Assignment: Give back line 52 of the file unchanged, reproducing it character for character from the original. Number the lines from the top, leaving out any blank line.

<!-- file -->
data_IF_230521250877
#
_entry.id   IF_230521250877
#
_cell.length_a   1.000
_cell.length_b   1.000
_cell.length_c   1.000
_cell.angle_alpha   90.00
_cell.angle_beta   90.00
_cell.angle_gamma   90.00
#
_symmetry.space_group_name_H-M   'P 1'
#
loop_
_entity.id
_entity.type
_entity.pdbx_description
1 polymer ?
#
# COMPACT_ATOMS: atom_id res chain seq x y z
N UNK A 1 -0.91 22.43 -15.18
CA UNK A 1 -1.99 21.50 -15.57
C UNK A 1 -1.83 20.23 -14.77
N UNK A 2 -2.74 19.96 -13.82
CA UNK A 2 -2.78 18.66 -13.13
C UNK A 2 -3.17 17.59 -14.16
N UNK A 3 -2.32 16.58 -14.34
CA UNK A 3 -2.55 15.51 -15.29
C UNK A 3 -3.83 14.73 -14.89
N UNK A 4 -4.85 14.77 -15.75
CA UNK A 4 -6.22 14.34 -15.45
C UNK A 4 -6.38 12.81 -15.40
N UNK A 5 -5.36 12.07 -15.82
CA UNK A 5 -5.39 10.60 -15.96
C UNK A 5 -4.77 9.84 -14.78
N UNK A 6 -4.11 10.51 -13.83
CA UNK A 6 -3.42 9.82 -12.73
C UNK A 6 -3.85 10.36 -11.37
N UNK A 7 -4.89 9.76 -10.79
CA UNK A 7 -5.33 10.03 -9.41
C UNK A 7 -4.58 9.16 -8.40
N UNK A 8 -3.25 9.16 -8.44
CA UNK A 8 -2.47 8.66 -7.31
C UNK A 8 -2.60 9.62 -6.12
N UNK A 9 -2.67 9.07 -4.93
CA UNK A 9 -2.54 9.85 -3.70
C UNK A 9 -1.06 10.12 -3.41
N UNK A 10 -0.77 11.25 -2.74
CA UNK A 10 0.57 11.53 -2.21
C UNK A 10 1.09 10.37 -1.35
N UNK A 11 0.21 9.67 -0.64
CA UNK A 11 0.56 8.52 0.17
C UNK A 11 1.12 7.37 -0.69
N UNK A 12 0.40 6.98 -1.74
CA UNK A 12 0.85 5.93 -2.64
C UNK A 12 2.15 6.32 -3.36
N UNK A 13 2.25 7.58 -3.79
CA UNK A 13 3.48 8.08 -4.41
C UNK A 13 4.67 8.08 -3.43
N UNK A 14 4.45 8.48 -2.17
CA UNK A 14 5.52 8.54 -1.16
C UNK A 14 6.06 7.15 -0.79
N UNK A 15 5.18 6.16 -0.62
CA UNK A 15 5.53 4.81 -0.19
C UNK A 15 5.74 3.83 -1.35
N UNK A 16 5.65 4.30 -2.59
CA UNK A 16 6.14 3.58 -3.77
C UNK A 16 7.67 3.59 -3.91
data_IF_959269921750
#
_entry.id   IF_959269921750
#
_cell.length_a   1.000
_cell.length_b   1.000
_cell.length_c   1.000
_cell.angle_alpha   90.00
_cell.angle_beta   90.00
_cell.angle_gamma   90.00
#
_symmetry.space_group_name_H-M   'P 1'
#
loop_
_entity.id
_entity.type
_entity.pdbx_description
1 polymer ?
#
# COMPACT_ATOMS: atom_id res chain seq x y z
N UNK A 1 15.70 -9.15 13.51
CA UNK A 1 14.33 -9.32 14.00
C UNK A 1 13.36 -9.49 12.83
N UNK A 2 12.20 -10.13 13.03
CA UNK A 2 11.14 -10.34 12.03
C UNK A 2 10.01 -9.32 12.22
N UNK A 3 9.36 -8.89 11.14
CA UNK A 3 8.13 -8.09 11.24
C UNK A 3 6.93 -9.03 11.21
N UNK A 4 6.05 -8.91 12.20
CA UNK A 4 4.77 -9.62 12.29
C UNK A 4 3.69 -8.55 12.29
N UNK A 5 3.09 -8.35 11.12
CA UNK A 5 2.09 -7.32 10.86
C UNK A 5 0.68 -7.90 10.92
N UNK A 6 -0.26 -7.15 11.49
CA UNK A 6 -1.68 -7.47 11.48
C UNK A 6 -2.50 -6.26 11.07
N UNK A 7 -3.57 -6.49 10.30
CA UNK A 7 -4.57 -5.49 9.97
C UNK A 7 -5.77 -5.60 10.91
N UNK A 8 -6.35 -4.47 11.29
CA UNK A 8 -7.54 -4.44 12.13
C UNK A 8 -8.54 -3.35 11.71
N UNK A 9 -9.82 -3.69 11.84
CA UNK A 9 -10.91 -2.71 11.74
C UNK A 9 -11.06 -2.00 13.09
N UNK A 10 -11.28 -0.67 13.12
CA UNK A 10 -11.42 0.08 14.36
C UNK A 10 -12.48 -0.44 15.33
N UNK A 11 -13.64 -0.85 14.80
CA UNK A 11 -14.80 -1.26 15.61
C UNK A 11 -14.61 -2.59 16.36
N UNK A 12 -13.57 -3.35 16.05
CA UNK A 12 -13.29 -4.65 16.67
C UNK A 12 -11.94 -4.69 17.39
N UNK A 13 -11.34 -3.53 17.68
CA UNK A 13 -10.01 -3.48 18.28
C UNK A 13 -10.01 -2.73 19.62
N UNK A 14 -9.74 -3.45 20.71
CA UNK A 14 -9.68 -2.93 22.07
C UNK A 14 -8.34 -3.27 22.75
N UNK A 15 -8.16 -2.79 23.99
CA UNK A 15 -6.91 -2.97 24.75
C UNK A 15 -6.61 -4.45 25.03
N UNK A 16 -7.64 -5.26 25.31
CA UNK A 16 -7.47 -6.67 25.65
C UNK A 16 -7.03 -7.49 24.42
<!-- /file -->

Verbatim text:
CA UNK A 11 0.56 8.52 0.17